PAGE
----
Marlin Range

Yesterday, we took a look at what goes into infield defense by examining the cases of Mike Jacobs and Hanley Ramirez. Keeping with the themes of defense and, well, the Florida Marlins, I decided to check some data out at the suggestion of colleague Brian Cartwright. Brian astutely pointed out that both Ramirez and second baseman Dan Uggla have posted similar fielding numbers in the sense that both looked slightly different in 2006 and 2008 than they did the year in between.

Interestingly enough, Miguel Cabrera’s defense at third base has followed the same trend, -4 in 2006, -8 in 2007, and -4 in 2008. Of course, Cabrera did not play for the Marlins last season, and was replaced by Jorge Cantu, who proceeded to post a -6 UZR. Let’s visualize the overall UZR numbers for their infield in this span, stacked up next to each other:

Name      2006   2007   2008
Jacobs    -3.2   -4.1  -11.1
Uggla     +7.0   -9.6   +2.9 
Ramirez   -5.5  -19.1   -0.3
Cabrera*  -4.3   -8.1   -6.2

*-Cantu for 2008

In 2006, Jacobs and Cabrera were quite comparable. The next season, Jacobs declined slightly while Cabrera fell off much more, yet their infield peers, perhaps in trying to make up the difference, lost 14-16 runs from the year prior. Last season, the third base situation improved a bit and Ramirez bounced back fantastically. Conversely, Jacobs experienced a vast decrease in his defensive mark and Uggla gained 11-12 runs.

Their respective ranges produce similar results. While we might expect worse range from Jacobs and Cabrera/Cantu to lead to worse UZR marks for Uggla and Ramirez, there seems to be more at work here. Cabrera’s range decline of a couple of runs cannot be the sole contributing factor to Ramirez’s overall defensive mark falling completely off the chart. Likewise, how would Uggla get that much better if Jacobs also fell by the wayside?

As the Chase Utley/Ryan Howard example showed, where Utley posted a ridiculous + – score largely due to Howard’s lack of range, worse range at a position right next door can lead to more opportunities. Unfortunately, many forget that more opportunities can also lead to more failure, but Ramirez and Uggla did not cost their team drastically more error runs than they had in 2006, meaning their extra opportunities were not as detrimental as you might think.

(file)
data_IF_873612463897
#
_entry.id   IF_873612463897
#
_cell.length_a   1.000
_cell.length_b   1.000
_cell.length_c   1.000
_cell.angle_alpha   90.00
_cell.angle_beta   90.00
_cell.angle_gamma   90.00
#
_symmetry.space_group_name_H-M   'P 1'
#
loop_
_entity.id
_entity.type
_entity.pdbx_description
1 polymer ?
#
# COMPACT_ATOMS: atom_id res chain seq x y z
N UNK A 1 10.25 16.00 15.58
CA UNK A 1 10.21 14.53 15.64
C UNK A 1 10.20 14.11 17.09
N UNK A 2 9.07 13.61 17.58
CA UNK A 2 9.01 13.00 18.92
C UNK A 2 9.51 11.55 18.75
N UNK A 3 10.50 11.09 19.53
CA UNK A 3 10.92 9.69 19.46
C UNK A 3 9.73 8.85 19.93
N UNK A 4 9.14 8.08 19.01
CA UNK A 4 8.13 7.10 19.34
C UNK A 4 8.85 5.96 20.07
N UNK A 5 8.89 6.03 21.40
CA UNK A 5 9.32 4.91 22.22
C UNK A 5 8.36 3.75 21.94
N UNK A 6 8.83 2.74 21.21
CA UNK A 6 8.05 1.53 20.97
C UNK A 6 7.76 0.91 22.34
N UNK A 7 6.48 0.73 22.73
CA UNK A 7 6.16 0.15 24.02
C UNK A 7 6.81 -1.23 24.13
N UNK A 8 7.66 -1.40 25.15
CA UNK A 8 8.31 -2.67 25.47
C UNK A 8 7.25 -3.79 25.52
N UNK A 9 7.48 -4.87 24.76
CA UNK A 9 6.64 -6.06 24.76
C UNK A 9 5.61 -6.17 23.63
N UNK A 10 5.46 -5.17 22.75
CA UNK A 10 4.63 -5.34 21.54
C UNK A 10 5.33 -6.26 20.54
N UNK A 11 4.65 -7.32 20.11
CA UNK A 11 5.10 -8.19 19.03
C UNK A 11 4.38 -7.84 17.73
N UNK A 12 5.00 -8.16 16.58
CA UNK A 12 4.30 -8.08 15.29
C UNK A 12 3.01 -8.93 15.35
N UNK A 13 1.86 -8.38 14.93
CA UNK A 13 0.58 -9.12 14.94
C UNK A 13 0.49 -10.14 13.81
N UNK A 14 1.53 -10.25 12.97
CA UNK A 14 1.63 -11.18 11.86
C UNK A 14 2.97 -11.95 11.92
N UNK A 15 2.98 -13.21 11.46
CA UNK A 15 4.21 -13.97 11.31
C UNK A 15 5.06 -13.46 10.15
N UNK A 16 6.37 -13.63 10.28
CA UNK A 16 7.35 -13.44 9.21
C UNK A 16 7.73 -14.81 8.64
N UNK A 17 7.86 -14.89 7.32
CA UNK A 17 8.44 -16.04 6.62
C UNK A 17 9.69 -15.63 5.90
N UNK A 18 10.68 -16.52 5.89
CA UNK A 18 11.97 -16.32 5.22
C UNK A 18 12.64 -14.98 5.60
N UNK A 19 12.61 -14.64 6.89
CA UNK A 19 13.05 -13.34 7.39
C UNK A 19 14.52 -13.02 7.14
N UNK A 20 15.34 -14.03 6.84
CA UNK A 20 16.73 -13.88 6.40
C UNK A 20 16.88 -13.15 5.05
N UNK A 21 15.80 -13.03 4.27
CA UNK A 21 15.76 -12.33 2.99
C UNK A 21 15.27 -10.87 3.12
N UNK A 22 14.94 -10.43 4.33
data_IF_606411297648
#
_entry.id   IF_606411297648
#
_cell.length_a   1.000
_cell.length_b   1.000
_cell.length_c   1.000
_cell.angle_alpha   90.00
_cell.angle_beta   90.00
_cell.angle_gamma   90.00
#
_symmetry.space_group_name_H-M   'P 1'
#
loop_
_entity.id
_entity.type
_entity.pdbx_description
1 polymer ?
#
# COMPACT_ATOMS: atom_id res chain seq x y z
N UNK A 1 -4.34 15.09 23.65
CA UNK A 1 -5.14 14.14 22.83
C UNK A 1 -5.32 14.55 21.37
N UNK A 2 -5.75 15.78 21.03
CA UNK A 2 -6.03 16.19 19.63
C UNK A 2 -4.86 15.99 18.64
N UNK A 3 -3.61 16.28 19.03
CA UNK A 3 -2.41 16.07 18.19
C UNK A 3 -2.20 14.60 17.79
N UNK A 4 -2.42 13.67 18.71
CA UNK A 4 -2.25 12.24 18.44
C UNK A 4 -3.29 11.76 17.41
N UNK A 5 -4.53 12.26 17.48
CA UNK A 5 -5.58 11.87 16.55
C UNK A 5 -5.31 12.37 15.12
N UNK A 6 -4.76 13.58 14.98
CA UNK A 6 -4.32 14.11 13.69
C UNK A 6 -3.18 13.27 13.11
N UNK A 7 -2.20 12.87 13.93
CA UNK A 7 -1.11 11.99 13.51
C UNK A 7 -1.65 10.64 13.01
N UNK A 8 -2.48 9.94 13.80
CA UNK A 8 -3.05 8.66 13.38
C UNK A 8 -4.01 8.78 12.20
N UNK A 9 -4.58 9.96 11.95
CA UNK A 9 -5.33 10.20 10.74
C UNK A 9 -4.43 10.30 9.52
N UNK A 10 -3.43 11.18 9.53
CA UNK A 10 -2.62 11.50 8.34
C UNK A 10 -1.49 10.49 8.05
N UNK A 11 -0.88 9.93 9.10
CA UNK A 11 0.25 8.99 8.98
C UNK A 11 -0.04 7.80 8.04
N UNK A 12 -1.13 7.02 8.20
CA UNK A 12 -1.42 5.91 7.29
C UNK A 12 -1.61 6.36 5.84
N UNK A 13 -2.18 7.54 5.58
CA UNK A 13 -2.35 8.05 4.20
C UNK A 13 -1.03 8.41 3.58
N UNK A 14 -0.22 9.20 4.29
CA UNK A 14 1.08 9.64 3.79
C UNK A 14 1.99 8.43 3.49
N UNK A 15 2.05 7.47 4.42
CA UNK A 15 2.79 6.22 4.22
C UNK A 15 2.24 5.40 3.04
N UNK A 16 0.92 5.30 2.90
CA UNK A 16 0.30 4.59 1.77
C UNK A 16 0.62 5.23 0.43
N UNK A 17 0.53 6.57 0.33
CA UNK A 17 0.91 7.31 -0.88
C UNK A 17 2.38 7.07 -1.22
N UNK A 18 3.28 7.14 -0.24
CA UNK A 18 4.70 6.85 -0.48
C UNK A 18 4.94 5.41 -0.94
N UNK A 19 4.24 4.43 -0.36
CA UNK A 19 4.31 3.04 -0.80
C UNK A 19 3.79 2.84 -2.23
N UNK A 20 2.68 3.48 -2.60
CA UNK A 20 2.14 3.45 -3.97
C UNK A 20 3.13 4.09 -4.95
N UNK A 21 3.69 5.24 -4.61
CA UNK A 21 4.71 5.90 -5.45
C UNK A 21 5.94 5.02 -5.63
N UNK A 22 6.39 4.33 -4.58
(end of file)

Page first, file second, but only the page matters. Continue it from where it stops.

As both MGL and I have shown here, more range actually leads to less errors, and vice versa, with less range leading to more errors, but even when the ranges of Ramirez and Uggla took significant hits in 2007, they did not experience huge shifts in errors compared to the league average fielder at their position.

It makes perfectly good intuitive sense that when the infielder playing next to you shows poor range, that your numbers would also suffer, but that does not seem to be the definitive case here. Perhaps something else is at work, like the pitchers being hit very hard, or both players experiencing the injury bug, but I do not have the end all solution here. Maybe a wisdom of the crowd approach would serve well to answer this question. So, what say you? Why would the defensive numbers of Ramirez and Uggla drop so drastically in 2007 when Jacobs and Cabrera did not take too significant of a hit? And why then would Ramirez and Uggla improve even though Jacobs severely worsened?





Eric is an accountant and statistical analyst from Philadelphia. He also covers the Phillies at Phillies Nation and can be found here on Twitter.

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Matt H.
13 years ago

Jacobs is just bad, and got worse by year, where Ramirez and Uggla are pretty much league average and their pitching staffs had more hard hit balls that were hit up the middle. Some of them may have been playable or not, but more opportunities on hard hit balls makes more hard plays.

Matt H.
13 years ago
Reply to  Matt H.

that was meant to be a theory. not in any way a statement of fact.